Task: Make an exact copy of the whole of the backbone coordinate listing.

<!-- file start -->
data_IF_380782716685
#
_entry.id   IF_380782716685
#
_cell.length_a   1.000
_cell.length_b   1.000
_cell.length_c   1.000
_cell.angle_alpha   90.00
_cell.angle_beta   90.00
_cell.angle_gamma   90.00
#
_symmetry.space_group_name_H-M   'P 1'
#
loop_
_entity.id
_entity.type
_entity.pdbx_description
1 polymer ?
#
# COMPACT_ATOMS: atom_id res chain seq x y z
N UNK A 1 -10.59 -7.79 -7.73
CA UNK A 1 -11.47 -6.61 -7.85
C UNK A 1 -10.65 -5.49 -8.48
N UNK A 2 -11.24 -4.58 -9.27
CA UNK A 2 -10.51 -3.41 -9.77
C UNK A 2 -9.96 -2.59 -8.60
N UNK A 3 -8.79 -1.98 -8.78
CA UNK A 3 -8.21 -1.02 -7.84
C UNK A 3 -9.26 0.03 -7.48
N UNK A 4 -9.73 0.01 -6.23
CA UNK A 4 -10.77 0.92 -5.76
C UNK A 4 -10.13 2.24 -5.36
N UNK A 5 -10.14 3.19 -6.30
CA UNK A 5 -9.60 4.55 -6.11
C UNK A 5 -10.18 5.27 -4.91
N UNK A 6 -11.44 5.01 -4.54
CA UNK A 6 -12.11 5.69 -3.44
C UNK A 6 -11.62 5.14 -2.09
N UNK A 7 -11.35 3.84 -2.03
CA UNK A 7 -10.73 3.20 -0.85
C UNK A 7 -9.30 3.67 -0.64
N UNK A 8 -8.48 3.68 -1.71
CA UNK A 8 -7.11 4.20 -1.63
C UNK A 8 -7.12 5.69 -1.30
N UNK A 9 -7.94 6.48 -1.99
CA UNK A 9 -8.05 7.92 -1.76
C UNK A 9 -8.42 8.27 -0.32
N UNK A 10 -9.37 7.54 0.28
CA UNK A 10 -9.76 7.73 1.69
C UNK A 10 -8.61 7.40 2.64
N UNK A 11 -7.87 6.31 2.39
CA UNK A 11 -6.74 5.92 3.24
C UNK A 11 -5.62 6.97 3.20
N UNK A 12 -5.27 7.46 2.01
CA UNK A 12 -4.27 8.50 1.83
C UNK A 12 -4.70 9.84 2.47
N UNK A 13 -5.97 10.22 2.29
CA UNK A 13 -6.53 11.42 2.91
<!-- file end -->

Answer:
data_IF_380782716685
#
_entry.id   IF_380782716685
#
_cell.length_a   1.000
_cell.length_b   1.000
_cell.length_c   1.000
_cell.angle_alpha   90.00
_cell.angle_beta   90.00
_cell.angle_gamma   90.00
#
_symmetry.space_group_name_H-M   'P 1'
#
loop_
_entity.id
_entity.type
_entity.pdbx_description
1 polymer ?
#
# COMPACT_ATOMS: atom_id res chain seq x y z
N UNK A 1 -10.59 -7.79 -7.73
CA UNK A 1 -11.47 -6.61 -7.85
C UNK A 1 -10.65 -5.49 -8.48
N UNK A 2 -11.24 -4.58 -9.27
CA UNK A 2 -10.51 -3.41 -9.77
C UNK A 2 -9.96 -2.59 -8.60
N UNK A 3 -8.79 -1.98 -8.78
CA UNK A 3 -8.21 -1.02 -7.84
C UNK A 3 -9.26 0.03 -7.48
N UNK A 4 -9.73 0.01 -6.23
CA UNK A 4 -10.77 0.92 -5.76
C UNK A 4 -10.13 2.24 -5.36
N UNK A 5 -10.14 3.19 -6.30
CA UNK A 5 -9.60 4.55 -6.11
C UNK A 5 -10.18 5.27 -4.91
N UNK A 6 -11.44 5.01 -4.54
CA UNK A 6 -12.11 5.69 -3.44
C UNK A 6 -11.62 5.14 -2.09
N UNK A 7 -11.35 3.84 -2.03
CA UNK A 7 -10.73 3.20 -0.85
C UNK A 7 -9.30 3.67 -0.64
N UNK A 8 -8.48 3.68 -1.71
CA UNK A 8 -7.11 4.20 -1.63
C UNK A 8 -7.12 5.69 -1.30
N UNK A 9 -7.94 6.48 -1.99
CA UNK A 9 -8.05 7.92 -1.76
C UNK A 9 -8.42 8.27 -0.32
N UNK A 10 -9.37 7.54 0.28
CA UNK A 10 -9.76 7.73 1.69
C UNK A 10 -8.61 7.40 2.64
N UNK A 11 -7.87 6.31 2.39
CA UNK A 11 -6.74 5.92 3.24
C UNK A 11 -5.62 6.97 3.20
N UNK A 12 -5.27 7.46 2.01
CA UNK A 12 -4.27 8.50 1.83
C UNK A 12 -4.70 9.84 2.47
N UNK A 13 -5.97 10.22 2.29
CA UNK A 13 -6.53 11.42 2.91